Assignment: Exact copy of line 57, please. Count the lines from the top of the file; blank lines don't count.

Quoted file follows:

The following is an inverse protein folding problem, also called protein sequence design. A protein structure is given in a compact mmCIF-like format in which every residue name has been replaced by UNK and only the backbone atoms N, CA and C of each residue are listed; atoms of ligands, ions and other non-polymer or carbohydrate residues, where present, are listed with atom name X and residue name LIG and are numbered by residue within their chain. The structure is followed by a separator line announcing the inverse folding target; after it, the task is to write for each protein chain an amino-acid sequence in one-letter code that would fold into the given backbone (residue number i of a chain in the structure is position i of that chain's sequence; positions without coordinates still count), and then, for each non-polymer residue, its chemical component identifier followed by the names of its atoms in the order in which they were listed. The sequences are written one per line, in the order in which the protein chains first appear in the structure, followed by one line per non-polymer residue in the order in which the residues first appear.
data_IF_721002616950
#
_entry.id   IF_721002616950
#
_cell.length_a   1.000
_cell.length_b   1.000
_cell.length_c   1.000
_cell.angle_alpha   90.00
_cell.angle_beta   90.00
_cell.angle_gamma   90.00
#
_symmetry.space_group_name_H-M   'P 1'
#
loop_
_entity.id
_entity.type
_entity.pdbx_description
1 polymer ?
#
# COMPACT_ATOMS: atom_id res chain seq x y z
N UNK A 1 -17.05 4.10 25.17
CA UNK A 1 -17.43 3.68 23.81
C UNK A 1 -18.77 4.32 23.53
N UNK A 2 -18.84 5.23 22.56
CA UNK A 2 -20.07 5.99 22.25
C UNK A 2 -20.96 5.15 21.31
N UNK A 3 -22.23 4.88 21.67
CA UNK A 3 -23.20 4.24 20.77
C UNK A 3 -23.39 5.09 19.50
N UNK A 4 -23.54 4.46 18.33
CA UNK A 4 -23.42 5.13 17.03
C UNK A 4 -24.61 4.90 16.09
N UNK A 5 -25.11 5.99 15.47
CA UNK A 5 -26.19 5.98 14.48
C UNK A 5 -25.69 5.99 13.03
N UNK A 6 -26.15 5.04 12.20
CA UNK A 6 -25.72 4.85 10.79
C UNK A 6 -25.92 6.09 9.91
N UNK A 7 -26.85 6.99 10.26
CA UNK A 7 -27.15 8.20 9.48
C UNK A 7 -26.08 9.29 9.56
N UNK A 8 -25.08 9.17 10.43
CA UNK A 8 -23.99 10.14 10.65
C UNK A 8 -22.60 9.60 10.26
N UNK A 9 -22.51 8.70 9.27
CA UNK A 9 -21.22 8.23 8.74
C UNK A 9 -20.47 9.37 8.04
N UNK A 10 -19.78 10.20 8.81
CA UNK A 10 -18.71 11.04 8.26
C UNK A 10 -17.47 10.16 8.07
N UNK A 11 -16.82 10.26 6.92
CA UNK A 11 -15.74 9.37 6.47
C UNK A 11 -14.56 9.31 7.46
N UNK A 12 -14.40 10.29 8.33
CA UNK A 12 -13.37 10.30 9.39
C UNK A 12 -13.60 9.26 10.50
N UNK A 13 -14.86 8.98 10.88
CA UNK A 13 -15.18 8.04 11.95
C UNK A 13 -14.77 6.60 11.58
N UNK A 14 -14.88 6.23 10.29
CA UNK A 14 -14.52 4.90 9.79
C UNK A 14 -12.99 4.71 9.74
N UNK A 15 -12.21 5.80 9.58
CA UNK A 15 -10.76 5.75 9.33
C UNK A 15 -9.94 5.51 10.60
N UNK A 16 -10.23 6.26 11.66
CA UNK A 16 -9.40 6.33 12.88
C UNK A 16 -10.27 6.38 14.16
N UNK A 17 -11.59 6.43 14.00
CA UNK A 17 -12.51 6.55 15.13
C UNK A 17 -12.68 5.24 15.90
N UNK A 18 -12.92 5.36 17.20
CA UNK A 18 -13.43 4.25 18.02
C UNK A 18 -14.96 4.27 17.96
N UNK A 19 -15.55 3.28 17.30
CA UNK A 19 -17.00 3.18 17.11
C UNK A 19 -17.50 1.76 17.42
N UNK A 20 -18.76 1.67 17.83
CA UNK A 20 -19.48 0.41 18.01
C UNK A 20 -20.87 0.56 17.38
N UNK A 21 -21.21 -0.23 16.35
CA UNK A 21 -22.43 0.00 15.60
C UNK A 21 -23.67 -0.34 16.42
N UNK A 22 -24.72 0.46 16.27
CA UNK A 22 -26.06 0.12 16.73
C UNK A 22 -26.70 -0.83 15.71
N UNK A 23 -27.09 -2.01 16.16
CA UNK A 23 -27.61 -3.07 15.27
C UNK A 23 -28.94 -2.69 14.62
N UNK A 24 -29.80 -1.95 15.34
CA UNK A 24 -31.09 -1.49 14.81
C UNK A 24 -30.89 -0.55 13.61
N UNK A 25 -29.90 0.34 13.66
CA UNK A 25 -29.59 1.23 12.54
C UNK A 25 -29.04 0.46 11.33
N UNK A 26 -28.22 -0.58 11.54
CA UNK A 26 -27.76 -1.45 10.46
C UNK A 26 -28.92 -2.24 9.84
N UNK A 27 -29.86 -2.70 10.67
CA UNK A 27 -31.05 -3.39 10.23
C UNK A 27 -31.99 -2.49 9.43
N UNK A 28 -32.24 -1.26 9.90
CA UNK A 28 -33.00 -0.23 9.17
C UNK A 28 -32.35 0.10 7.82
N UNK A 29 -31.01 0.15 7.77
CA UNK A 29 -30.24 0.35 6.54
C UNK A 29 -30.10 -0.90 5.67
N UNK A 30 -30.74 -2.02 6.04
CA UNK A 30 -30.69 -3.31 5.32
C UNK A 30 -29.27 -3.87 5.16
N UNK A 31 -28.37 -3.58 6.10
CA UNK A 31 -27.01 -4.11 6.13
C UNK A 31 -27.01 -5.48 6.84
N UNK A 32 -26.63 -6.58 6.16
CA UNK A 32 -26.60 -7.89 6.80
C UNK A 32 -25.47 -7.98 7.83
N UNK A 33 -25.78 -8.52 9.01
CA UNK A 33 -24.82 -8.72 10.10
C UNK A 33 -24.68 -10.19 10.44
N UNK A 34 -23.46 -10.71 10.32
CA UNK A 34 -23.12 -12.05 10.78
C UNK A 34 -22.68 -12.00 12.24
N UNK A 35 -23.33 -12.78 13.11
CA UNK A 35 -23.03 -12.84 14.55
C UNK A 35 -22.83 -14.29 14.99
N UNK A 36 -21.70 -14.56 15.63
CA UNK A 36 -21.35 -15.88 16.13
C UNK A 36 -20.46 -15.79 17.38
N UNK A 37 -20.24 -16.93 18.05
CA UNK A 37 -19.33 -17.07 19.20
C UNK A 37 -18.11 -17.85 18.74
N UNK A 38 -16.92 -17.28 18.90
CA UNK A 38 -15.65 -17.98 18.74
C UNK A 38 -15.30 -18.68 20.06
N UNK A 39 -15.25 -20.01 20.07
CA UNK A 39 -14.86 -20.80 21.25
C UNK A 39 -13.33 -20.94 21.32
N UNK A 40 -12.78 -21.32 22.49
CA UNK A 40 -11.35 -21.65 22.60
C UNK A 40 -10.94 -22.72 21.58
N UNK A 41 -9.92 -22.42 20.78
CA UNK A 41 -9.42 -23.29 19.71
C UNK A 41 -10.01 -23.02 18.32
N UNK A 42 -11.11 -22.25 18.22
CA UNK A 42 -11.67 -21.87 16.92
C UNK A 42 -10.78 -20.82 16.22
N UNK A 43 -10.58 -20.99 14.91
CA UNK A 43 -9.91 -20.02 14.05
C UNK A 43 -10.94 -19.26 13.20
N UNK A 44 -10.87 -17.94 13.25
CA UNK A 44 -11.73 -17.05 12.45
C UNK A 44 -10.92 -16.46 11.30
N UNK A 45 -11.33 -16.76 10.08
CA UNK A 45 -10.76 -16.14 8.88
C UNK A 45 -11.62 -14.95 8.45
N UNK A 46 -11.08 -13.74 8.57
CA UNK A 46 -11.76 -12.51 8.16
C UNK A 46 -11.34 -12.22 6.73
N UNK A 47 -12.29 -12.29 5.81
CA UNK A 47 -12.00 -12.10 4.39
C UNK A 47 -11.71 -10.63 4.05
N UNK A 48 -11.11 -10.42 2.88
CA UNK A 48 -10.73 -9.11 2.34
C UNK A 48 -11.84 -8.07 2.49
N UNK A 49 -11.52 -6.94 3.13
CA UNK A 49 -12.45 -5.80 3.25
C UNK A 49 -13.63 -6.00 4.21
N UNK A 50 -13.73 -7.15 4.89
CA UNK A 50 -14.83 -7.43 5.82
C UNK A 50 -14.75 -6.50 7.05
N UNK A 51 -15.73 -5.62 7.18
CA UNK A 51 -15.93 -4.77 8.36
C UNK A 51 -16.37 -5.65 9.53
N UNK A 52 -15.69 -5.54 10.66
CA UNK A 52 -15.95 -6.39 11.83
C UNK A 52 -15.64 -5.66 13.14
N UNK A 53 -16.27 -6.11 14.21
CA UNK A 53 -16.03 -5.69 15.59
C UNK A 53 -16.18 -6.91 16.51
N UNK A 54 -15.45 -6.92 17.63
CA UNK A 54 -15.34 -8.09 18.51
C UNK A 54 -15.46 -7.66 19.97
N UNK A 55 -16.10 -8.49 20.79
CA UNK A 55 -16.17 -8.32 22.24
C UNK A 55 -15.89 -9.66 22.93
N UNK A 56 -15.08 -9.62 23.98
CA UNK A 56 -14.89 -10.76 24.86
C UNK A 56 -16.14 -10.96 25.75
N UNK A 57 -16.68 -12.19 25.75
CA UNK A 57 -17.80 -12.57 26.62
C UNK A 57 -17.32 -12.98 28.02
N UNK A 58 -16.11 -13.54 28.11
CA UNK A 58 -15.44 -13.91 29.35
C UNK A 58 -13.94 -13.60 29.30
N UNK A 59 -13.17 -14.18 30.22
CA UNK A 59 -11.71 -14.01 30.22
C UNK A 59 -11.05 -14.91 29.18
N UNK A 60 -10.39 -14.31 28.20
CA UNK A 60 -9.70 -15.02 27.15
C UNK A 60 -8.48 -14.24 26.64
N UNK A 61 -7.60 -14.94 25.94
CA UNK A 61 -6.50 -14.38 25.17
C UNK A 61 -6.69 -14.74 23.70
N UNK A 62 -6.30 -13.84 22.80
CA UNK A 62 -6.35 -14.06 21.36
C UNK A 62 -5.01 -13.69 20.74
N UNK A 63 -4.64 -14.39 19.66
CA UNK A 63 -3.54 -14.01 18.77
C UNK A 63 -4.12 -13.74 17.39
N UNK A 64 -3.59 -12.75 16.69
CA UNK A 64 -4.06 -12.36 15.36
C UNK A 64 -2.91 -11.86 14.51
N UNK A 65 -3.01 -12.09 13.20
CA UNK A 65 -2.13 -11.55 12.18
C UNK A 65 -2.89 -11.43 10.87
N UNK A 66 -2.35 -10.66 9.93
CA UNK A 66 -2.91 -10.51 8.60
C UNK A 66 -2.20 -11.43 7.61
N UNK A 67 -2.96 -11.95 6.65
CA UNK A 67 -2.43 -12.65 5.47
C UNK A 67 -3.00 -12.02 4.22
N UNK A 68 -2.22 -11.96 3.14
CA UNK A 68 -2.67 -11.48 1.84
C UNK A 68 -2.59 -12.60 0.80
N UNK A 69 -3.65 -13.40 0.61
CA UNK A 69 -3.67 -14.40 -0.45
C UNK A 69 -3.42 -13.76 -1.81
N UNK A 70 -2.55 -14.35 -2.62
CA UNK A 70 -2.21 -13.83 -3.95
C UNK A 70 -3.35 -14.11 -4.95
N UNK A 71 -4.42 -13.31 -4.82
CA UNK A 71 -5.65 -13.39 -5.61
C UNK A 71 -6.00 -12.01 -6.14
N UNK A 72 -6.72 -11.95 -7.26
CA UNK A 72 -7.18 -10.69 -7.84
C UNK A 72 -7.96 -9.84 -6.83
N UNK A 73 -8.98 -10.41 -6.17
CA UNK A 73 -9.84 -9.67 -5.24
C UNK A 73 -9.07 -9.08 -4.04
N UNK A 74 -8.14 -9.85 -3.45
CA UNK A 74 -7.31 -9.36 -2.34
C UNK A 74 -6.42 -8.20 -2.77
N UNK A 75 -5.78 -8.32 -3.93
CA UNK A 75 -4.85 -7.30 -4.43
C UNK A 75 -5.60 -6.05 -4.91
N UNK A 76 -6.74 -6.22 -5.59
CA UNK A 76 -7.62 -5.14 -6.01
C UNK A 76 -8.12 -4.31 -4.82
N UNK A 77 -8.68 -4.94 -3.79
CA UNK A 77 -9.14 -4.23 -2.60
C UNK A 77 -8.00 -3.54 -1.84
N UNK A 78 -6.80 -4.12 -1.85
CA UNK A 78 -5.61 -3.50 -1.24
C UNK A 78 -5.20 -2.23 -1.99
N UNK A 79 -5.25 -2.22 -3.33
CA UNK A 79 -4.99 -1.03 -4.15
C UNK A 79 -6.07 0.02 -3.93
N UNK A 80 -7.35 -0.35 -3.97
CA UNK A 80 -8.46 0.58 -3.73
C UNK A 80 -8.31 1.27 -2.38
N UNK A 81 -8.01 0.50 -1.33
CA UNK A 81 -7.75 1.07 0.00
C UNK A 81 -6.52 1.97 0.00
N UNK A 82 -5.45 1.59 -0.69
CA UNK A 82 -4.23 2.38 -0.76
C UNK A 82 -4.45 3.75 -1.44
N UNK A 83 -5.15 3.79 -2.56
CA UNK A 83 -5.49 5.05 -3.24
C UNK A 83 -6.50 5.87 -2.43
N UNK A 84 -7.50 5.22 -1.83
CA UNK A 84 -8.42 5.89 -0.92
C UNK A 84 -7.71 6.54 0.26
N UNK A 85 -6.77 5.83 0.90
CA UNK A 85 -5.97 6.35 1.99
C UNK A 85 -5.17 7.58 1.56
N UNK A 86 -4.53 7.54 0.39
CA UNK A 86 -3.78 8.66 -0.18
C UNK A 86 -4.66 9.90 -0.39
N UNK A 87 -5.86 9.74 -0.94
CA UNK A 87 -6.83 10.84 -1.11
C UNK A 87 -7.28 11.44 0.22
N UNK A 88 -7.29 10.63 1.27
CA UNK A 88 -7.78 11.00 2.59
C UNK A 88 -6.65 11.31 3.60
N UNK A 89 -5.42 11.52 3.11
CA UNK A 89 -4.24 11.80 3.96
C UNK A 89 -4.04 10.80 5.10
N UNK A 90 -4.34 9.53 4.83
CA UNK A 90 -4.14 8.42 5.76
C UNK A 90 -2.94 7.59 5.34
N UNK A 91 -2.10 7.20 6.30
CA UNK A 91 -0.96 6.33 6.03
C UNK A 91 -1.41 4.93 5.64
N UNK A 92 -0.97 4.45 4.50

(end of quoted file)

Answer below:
C UNK A 12 -13.60 9.26 10.50